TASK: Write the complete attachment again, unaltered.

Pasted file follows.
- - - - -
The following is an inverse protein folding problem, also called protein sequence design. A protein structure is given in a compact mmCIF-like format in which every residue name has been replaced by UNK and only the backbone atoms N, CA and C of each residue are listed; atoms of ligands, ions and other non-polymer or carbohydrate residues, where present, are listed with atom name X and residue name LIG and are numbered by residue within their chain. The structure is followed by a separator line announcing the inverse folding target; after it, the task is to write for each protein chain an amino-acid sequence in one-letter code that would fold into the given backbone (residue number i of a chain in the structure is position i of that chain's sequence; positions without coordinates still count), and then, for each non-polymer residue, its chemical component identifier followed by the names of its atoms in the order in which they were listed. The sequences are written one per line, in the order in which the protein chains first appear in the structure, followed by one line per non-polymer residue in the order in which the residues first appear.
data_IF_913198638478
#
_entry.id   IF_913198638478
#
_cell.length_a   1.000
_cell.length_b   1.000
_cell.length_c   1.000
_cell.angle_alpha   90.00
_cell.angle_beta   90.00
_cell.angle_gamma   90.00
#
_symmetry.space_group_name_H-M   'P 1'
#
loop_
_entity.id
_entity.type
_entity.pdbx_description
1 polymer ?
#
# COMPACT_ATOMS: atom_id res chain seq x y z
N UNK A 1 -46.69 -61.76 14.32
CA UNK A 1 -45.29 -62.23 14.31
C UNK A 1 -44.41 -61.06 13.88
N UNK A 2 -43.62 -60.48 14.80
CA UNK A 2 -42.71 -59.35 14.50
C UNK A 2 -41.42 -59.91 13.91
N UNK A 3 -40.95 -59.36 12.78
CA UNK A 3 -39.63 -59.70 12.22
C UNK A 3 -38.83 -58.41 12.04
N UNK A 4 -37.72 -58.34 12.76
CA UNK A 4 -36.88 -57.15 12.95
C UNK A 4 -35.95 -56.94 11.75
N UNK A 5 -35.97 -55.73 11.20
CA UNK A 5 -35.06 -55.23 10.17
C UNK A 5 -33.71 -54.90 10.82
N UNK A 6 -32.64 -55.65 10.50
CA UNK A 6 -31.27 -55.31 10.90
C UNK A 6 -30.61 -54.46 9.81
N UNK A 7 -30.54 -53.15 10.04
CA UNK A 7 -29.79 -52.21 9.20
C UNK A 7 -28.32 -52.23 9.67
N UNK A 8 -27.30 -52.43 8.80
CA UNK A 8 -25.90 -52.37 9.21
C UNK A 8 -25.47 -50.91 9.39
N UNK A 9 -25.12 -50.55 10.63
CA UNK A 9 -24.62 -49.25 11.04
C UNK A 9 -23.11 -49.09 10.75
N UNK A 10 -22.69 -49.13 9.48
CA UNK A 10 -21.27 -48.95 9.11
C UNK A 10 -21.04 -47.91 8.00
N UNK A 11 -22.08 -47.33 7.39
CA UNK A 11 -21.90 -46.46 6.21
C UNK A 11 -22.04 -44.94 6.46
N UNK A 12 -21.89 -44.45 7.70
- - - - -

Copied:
The following is an inverse protein folding problem, also called protein sequence design. A protein structure is given in a compact mmCIF-like format in which every residue name has been replaced by UNK and only the backbone atoms N, CA and C of each residue are listed; atoms of ligands, ions and other non-polymer or carbohydrate residues, where present, are listed with atom name X and residue name LIG and are numbered by residue within their chain. The structure is followed by a separator line announcing the inverse folding target; after it, the task is to write for each protein chain an amino-acid sequence in one-letter code that would fold into the given backbone (residue number i of a chain in the structure is position i of that chain's sequence; positions without coordinates still count), and then, for each non-polymer residue, its chemical component identifier followed by the names of its atoms in the order in which they were listed. The sequences are written one per line, in the order in which the protein chains first appear in the structure, followed by one line per non-polymer residue in the order in which the residues first appear.
data_IF_913198638478
#
_entry.id   IF_913198638478
#
_cell.length_a   1.000
_cell.length_b   1.000
_cell.length_c   1.000
_cell.angle_alpha   90.00
_cell.angle_beta   90.00
_cell.angle_gamma   90.00
#
_symmetry.space_group_name_H-M   'P 1'
#
loop_
_entity.id
_entity.type
_entity.pdbx_description
1 polymer ?
#
# COMPACT_ATOMS: atom_id res chain seq x y z
N UNK A 1 -46.69 -61.76 14.32
CA UNK A 1 -45.29 -62.23 14.31
C UNK A 1 -44.41 -61.06 13.88
N UNK A 2 -43.62 -60.48 14.80
CA UNK A 2 -42.71 -59.35 14.50
C UNK A 2 -41.42 -59.91 13.91
N UNK A 3 -40.95 -59.36 12.78
CA UNK A 3 -39.63 -59.70 12.22
C UNK A 3 -38.83 -58.41 12.04
N UNK A 4 -37.72 -58.34 12.76
CA UNK A 4 -36.88 -57.15 12.95
C UNK A 4 -35.95 -56.94 11.75
N UNK A 5 -35.97 -55.73 11.20
CA UNK A 5 -35.06 -55.23 10.17
C UNK A 5 -33.71 -54.90 10.82
N UNK A 6 -32.64 -55.65 10.50
CA UNK A 6 -31.27 -55.31 10.90
C UNK A 6 -30.61 -54.46 9.81
N UNK A 7 -30.54 -53.15 10.04
CA UNK A 7 -29.79 -52.21 9.20
C UNK A 7 -28.32 -52.23 9.67
N UNK A 8 -27.30 -52.43 8.80
CA UNK A 8 -25.90 -52.37 9.21
C UNK A 8 -25.47 -50.91 9.39
N UNK A 9 -25.12 -50.55 10.63
CA UNK A 9 -24.62 -49.25 11.04
C UNK A 9 -23.11 -49.09 10.75
N UNK A 10 -22.69 -49.13 9.48
CA UNK A 10 -21.27 -48.95 9.11
C UNK A 10 -21.04 -47.91 8.00
N UNK A 11 -22.08 -47.33 7.39
CA UNK A 11 -21.90 -46.46 6.21
C UNK A 11 -22.04 -44.94 6.46
N UNK A 12 -21.89 -44.45 7.70